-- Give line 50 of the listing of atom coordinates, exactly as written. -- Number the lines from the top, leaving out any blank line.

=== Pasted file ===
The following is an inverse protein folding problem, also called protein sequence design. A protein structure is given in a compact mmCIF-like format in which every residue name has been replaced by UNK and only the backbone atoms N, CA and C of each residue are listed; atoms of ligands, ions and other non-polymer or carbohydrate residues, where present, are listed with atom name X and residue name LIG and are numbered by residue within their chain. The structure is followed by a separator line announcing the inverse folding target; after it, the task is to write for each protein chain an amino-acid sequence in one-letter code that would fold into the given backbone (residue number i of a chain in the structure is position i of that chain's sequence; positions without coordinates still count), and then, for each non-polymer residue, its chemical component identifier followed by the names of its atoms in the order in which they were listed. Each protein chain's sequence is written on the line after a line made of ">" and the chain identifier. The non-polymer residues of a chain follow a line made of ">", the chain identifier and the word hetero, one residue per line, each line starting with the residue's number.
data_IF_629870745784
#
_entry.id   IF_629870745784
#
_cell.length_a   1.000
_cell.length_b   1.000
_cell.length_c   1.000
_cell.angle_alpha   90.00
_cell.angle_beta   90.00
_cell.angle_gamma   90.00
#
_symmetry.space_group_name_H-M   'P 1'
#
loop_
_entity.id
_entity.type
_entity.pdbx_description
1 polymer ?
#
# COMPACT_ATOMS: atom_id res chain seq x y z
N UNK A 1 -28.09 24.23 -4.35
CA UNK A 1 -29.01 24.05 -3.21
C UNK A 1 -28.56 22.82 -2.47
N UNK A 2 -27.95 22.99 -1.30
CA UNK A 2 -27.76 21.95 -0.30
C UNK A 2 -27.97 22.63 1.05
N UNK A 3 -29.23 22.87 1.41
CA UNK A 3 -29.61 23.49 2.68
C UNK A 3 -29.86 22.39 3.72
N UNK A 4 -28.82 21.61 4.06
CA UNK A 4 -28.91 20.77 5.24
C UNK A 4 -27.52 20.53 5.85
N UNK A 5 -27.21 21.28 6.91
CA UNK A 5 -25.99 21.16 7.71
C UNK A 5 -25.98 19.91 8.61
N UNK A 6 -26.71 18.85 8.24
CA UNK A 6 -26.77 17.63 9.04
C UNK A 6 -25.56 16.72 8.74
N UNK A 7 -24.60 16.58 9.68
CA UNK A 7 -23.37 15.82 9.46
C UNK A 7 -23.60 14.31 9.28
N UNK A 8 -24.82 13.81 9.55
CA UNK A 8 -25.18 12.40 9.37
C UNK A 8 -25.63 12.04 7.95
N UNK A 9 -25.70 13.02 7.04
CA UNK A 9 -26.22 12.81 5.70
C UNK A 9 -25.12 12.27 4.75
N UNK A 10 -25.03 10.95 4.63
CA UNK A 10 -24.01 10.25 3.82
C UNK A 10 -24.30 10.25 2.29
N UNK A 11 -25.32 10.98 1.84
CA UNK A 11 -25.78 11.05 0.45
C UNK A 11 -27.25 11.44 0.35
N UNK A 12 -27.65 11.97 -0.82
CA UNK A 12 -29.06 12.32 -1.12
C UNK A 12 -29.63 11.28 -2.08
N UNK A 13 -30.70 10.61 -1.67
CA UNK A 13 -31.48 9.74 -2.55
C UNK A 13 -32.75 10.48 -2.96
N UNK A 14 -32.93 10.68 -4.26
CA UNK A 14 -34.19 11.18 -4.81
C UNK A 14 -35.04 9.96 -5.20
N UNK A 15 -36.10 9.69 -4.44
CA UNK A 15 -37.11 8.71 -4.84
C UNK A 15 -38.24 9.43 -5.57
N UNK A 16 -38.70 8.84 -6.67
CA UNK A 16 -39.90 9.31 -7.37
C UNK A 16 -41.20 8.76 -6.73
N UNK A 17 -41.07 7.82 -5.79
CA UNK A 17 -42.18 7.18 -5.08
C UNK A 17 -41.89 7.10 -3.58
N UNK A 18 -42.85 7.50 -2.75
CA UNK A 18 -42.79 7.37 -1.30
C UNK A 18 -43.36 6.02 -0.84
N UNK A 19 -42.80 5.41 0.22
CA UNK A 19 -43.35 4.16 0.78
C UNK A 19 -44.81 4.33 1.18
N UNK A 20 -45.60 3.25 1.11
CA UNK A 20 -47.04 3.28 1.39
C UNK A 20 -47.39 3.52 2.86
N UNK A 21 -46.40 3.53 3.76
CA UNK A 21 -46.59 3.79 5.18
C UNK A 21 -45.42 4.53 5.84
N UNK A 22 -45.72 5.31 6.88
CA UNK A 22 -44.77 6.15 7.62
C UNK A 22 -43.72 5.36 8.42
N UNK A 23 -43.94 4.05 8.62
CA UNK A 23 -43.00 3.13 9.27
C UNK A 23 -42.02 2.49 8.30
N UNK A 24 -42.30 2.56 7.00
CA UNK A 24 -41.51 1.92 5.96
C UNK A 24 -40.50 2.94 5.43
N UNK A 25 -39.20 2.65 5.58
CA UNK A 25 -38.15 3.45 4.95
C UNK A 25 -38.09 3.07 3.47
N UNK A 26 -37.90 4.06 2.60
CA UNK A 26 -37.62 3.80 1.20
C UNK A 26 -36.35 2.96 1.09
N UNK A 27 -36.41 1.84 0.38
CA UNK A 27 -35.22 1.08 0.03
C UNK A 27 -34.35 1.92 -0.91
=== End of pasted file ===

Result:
CA UNK A 10 -24.01 10.25 3.82